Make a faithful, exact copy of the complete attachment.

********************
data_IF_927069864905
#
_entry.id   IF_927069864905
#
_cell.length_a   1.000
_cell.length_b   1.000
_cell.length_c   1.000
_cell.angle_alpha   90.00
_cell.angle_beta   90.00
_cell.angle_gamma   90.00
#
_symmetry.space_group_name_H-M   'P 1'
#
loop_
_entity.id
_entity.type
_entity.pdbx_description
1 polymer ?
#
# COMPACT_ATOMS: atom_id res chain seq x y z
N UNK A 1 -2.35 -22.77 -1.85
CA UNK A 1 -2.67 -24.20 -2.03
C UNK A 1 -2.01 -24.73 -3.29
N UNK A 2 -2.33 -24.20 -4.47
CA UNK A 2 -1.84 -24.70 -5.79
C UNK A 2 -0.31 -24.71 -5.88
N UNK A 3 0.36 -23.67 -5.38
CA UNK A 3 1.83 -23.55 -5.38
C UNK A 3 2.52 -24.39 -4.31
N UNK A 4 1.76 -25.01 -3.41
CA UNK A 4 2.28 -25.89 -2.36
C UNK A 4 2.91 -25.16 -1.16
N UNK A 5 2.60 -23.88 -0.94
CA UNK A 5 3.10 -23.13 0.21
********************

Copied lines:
data_IF_927069864905
#
_entry.id   IF_927069864905
#
_cell.length_a   1.000
_cell.length_b   1.000
_cell.length_c   1.000
_cell.angle_alpha   90.00
_cell.angle_beta   90.00
_cell.angle_gamma   90.00
#
_symmetry.space_group_name_H-M   'P 1'
#
loop_
_entity.id
_entity.type
_entity.pdbx_description
1 polymer ?
#
# COMPACT_ATOMS: atom_id res chain seq x y z
N UNK A 1 -2.35 -22.77 -1.85
CA UNK A 1 -2.67 -24.20 -2.03
C UNK A 1 -2.01 -24.73 -3.29
N UNK A 2 -2.33 -24.20 -4.47
CA UNK A 2 -1.84 -24.70 -5.79
C UNK A 2 -0.31 -24.71 -5.88
N UNK A 3 0.36 -23.67 -5.38
CA UNK A 3 1.83 -23.55 -5.38
C UNK A 3 2.52 -24.39 -4.31
N UNK A 4 1.76 -25.01 -3.41
CA UNK A 4 2.28 -25.89 -2.36
C UNK A 4 2.91 -25.16 -1.16
N UNK A 5 2.60 -23.88 -0.94
CA UNK A 5 3.10 -23.13 0.21